He's a rebel and a runner He's a signal turning green He's a restless young romantic Wants to run the big machine
He's got a problem with his poisons But you know he'll find a cure He's cleaning up the systems To keep his nature pure
Learning to match the beat of the old-world man Learning to catch the heat of the third-world man
He's got to make his own mistakes And learn to mend the mess he makes He's old enough to know what's right And young enough not to choose it He's noble enough to win the world But weak enough to lose it
He's a new-world man
He's a radio receiver Tuned to factories and farms He's a writer and ranger and a young boy bearing arms He's got a problem with his powers His weapons on patrol He's got to walk a fine line And keep his self-control
Trying to save the day for the old-world man Trying to pave the way for the third-world man
He's not concerned with yesterday He knows constant change is here today He's noble enough to know what's right But weak enough not to choose it He's wise enough to win the world But fool enough to lose it
He's a new-world man
Learning to match the beat of the old-world man He's learning to catch the heat of the third-world man
He's a new world man He's a new world man
Writer/s: Neil Elwood Peart, Gary Lee Weinrib, Alex Zivojinovich
Publisher: OLE MEDIA MANAGEMENT LP
Lyrics licensed and provided by LyricFind
Julianne from MissouriNot my cup of tea- Although I once won two tickets to see them back in early 90s....I sold them at face value. This band has what I call "Electro-rockitis" in other words..too much synthesizer!! I guess I just am more of a classic rock gal!!
Seventhmist from 7th HeavenI'd rather be in the New World than the Old World.
Nick from SacramentoThis song is *clearly* about the USA. Consider the time it was written, 1983, when the Cold War was still raging.
Terms like "Old World" and "Third World" definitely refer to other countries. "Third World" had an especially potent meaning in 1983. It was the developing and often unstable part of the world that the USA and the USSR were fighting over.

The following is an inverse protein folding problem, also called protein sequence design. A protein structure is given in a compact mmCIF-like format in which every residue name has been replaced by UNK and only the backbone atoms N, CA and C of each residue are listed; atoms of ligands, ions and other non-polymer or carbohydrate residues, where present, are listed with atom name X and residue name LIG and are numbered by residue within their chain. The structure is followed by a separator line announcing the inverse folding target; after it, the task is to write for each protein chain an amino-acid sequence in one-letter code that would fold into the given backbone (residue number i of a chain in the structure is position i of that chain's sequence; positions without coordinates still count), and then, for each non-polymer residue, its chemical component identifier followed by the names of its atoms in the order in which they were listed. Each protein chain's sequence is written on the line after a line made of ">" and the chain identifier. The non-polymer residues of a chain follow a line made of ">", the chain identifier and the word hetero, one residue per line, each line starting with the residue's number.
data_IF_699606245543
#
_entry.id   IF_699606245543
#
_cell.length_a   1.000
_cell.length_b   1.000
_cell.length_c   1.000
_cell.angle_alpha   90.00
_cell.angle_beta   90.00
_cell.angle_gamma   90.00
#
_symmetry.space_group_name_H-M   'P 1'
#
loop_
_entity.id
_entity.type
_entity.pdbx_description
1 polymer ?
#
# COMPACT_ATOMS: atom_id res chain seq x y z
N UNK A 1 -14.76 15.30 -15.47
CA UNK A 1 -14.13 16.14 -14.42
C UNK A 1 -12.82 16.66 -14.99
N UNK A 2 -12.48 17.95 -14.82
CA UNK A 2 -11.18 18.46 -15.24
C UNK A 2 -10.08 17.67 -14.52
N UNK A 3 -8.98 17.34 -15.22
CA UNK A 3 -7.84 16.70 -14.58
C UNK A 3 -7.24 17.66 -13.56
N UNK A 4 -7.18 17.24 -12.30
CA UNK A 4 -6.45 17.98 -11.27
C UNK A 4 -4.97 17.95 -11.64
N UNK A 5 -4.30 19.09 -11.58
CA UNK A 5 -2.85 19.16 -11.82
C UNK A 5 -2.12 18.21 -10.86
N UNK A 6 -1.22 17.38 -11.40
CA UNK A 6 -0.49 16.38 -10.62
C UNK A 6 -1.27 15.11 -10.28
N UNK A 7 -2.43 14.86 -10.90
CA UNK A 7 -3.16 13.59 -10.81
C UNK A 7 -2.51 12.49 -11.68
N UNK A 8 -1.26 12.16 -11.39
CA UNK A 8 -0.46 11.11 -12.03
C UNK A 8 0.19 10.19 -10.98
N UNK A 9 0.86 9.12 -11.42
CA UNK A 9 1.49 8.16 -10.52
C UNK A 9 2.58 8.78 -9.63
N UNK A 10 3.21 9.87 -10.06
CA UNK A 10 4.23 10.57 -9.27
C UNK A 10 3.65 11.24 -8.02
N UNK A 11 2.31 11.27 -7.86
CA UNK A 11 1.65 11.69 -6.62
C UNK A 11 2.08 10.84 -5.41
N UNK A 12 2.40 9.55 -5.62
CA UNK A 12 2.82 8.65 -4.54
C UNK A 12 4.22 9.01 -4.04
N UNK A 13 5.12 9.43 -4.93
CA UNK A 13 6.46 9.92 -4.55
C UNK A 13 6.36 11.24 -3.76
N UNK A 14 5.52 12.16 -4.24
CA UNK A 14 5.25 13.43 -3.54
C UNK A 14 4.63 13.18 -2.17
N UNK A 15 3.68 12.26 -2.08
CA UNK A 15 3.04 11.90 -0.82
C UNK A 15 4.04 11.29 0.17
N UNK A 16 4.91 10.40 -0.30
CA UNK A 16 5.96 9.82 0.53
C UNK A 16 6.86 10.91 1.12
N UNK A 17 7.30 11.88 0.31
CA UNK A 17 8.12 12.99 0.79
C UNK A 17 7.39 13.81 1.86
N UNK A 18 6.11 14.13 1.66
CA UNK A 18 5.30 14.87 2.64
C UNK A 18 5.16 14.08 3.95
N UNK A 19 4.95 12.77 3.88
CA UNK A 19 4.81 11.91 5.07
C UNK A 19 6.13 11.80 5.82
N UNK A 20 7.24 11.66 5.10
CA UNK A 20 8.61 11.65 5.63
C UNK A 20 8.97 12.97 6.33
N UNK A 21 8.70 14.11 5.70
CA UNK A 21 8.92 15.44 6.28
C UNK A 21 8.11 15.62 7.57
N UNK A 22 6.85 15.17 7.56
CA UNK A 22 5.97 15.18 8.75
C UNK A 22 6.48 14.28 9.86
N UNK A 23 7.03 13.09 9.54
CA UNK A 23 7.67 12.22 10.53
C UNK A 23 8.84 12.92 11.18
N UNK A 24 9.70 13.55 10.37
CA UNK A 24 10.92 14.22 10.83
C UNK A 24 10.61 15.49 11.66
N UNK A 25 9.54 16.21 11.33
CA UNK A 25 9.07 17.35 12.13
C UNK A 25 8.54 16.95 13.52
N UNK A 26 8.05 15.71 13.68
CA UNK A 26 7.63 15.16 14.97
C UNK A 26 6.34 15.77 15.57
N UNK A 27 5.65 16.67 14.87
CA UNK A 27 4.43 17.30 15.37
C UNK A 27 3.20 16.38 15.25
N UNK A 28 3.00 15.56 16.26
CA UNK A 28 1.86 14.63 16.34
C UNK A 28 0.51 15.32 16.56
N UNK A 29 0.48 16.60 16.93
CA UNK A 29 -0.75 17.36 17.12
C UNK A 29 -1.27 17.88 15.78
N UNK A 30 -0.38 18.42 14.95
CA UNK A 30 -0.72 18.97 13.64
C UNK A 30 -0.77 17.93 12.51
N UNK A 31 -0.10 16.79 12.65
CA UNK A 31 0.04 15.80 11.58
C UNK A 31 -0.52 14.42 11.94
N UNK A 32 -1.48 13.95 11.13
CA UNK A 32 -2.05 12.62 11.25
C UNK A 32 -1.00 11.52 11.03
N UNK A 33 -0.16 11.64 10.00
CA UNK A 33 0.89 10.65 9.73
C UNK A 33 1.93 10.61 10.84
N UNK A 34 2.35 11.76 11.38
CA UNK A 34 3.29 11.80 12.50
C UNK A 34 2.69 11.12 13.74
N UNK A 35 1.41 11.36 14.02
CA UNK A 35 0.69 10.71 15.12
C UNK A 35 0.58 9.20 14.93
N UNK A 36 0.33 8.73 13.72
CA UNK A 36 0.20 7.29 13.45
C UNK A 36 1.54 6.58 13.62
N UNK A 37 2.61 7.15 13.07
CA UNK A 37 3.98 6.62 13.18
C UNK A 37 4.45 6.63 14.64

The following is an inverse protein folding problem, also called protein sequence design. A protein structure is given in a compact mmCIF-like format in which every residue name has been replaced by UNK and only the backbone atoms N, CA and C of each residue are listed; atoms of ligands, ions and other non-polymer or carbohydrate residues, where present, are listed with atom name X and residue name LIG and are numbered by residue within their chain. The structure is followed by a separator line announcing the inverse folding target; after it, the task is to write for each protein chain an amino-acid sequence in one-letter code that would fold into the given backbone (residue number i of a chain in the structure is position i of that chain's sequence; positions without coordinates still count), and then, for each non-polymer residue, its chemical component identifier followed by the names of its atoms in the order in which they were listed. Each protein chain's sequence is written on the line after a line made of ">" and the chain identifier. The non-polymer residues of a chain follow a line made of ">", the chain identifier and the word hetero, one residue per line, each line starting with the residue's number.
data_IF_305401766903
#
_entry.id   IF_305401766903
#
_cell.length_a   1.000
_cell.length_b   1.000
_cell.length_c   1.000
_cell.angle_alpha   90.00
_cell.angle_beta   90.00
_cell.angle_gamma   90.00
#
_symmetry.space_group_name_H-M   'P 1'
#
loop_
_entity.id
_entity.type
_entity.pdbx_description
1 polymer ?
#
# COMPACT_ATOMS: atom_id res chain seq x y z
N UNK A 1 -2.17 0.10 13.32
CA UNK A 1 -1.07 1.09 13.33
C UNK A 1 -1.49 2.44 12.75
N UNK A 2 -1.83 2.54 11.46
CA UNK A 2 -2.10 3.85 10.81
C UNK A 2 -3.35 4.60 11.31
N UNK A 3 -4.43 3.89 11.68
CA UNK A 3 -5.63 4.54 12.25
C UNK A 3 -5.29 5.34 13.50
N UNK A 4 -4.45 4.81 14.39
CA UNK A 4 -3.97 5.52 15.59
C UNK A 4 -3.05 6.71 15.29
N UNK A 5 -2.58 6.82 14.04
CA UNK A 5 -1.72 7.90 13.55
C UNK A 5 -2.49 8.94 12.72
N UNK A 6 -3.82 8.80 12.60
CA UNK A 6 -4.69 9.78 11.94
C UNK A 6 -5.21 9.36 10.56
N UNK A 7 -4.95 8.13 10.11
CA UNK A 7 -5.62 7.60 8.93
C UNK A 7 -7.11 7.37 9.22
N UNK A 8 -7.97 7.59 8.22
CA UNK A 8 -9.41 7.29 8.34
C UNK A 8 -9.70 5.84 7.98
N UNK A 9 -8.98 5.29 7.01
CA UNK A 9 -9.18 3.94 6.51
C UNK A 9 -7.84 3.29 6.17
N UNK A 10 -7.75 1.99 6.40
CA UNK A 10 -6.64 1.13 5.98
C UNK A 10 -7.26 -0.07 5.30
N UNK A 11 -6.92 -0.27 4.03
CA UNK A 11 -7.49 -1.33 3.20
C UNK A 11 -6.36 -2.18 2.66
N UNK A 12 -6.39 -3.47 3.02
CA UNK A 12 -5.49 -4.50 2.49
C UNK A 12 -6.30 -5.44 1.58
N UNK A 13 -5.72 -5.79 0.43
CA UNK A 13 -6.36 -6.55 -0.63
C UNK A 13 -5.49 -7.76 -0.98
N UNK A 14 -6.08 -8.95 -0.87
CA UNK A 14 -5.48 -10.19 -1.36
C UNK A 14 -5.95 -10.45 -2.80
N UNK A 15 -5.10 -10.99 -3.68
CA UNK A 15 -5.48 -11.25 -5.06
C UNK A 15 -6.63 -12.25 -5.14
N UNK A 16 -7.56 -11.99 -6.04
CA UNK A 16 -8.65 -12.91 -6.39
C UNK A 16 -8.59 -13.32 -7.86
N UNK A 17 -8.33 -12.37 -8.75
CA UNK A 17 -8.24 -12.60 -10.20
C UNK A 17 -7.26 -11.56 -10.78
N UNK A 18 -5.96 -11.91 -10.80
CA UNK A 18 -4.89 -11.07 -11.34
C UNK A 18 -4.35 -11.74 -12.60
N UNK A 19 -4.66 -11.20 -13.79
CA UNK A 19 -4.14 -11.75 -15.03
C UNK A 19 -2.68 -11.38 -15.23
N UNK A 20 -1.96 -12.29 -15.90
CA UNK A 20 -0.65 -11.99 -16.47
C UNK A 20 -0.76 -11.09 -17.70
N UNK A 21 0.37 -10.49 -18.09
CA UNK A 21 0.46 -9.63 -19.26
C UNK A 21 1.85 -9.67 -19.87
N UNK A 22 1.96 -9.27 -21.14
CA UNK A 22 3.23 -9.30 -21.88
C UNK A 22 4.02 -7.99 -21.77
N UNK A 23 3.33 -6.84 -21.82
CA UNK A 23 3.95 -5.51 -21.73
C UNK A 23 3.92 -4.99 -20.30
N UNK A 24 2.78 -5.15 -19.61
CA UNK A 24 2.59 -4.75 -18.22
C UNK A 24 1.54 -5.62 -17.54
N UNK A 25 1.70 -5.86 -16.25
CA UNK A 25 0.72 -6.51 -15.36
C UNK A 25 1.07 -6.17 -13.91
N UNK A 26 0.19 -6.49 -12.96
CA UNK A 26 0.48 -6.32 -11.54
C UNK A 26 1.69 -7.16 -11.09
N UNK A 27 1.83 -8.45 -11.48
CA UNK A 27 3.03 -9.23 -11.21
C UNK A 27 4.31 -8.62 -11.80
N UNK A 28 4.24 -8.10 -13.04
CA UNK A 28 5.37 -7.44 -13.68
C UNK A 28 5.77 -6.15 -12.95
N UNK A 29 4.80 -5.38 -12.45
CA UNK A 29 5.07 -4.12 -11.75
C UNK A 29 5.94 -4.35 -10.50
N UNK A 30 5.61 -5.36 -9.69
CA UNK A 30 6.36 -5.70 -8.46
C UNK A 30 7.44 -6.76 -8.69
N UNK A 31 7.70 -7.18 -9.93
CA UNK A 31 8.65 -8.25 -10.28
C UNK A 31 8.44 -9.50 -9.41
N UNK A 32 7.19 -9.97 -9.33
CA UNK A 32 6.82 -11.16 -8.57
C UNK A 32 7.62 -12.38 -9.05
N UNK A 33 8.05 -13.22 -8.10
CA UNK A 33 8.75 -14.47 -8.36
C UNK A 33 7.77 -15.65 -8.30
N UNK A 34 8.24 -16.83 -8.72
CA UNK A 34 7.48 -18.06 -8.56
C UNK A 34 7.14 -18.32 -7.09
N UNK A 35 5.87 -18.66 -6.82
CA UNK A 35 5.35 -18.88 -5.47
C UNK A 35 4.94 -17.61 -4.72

America as the "New World Man", full of power "with weapons on patrol", admired and yet resented by other nations, trying to save the day (from Soviet aggression) for the Old World (Western European) Man, and trying to pave the way (a way other from Communism) for the Third World Man. Culturally it often was (and still is) seen as primitive by the Old World Man, and imperious by the Third World Man.
Is the song pro-USA? In the sense that it is upbeat, yes. However, the lyrics also contain admonitions and warnings of how the USA, with all its power, could blunder terribly, and even possibly do evil. The New World Man, for all his nobility, still has problems with his power and poisons. Neil Peart, a Canadian, viewed the USA quite positively, while still acknowledging its flaws.
Nathan from Wichititty, KsBarack Obama is the New World Man.
Frank from Brenham, Texas, Txrush transcends all levels of music. they combined a 4/4 time, with astonishing rhthym guitar and added a spark by introducing lyrics that made the listener embark on a questioning of life and our pursuit for greatness. another example why rush is so damn good.
Daniel from Mill Hall, PaHey, Stunner,(get a real name) how is RUSH overrated? You obviously don't know what great musicianship or talent is! These guys have been around for 30 years now, and are creating still, great works of art!! Now please tell me, what is the basis of your remark. Daniel,PA, USA
Stunner from Australia, Australiathe most overrated band in history. these guys don't impress me or any one else.
John from Asheville, NcI love this song. It gets a lot of trash from some fans...but I think it's catchy as hell and wonderfully played. It's a nice compliment to the sentiment in Tom Sawyer.
Kenneth from Cary, NcThis is a very good example of what makes these guys such good musicians. The story was passed along to me as "Project 341". Then like now, album length was dictated by the medium - back then it was vinyl. Once they had all of the songs recorded the total running time provided a surplus of around four minutes - 3 minutes 41 seconds to be exact (look at the original vinyl). They split the work load by task - Neal did the math and worked out the time signature and structure then cranked out some (pretty amazing) lyrics while the other two worked out the melody and accompanyment.
As far as meaning goes, this is the coming age for the complex post modern (North) American Male and it's all there. Balancing integrity with temptation, responibility with self interest, evironmentalism with ambition. There are no short cuts; you have to learn it as you go along. Romantic and flawed at heart but optimistic and perservering. I love this so because as I grow older and change, when I listen to it, I can still relate; it feels like it is about me and my generation.